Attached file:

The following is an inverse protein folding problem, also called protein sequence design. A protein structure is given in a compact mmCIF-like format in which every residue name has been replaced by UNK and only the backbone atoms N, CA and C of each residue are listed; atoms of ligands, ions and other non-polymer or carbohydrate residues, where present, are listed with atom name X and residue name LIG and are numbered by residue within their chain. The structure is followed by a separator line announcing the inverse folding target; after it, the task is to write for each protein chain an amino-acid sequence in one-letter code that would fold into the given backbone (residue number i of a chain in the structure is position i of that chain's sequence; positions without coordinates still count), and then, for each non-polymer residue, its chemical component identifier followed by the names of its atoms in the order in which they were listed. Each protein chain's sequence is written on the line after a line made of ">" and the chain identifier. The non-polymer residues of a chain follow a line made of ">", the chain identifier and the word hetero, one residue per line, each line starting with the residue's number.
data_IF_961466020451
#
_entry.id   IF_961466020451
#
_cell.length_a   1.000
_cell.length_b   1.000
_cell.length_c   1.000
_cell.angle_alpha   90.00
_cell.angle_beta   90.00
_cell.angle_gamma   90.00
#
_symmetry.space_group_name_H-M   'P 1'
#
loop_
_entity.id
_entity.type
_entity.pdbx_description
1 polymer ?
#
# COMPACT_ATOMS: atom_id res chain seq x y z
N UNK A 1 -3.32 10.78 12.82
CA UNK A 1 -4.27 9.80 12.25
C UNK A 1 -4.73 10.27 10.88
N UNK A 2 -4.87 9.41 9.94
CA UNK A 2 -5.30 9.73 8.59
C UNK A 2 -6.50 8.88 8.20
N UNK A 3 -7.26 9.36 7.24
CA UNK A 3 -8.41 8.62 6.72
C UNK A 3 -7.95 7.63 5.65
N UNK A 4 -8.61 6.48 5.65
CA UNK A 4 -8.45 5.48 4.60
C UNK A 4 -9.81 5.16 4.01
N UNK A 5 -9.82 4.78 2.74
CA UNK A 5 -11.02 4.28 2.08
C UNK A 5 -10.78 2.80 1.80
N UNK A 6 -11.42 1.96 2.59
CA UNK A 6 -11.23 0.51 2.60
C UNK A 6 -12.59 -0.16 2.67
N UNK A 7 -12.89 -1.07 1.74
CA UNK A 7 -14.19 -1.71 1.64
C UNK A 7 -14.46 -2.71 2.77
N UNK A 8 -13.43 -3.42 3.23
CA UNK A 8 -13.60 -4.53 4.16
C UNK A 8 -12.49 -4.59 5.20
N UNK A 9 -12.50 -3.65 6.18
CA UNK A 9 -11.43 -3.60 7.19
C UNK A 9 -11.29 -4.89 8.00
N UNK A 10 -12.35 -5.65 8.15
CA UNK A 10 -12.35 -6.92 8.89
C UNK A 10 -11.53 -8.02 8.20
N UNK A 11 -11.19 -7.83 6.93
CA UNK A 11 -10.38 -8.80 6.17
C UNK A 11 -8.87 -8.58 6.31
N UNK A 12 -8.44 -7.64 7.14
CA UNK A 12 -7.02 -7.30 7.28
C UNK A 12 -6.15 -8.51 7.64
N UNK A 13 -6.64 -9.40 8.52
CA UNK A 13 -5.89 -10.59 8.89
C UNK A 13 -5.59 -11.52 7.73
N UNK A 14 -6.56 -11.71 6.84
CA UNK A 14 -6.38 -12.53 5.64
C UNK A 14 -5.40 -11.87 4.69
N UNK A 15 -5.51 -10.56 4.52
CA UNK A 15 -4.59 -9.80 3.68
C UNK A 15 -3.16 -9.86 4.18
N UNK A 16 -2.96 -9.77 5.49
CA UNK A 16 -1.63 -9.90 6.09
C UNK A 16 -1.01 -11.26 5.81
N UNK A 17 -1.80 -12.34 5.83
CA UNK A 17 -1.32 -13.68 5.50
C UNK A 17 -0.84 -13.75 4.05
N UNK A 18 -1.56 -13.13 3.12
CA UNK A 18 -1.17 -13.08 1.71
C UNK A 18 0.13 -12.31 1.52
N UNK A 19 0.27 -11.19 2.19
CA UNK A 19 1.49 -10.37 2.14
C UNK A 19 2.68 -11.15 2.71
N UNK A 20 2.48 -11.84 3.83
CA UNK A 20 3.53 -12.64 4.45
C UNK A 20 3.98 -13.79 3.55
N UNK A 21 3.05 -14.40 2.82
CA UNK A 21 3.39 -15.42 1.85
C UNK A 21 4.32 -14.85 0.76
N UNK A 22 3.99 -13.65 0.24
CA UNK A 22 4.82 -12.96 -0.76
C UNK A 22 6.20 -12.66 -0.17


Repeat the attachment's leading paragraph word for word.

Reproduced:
The following is an inverse protein folding problem, also called protein sequence design. A protein structure is given in a compact mmCIF-like format in which every residue name has been replaced by UNK and only the backbone atoms N, CA and C of each residue are listed; atoms of ligands, ions and other non-polymer or carbohydrate residues, where present, are listed with atom name X and residue name LIG and are numbered by residue within their chain. The structure is followed by a separator line announcing the inverse folding target; after it, the task is to write for each protein chain an amino-acid sequence in one-letter code that would fold into the given backbone (residue number i of a chain in the structure is position i of that chain's sequence; positions without coordinates still count), and then, for each non-polymer residue, its chemical component identifier followed by the names of its atoms in the order in which they were listed. Each protein chain's sequence is written on the line after a line made of ">" and the chain identifier. The non-polymer residues of a chain follow a line made of ">", the chain identifier and the word hetero, one residue per line, each line starting with the residue's number.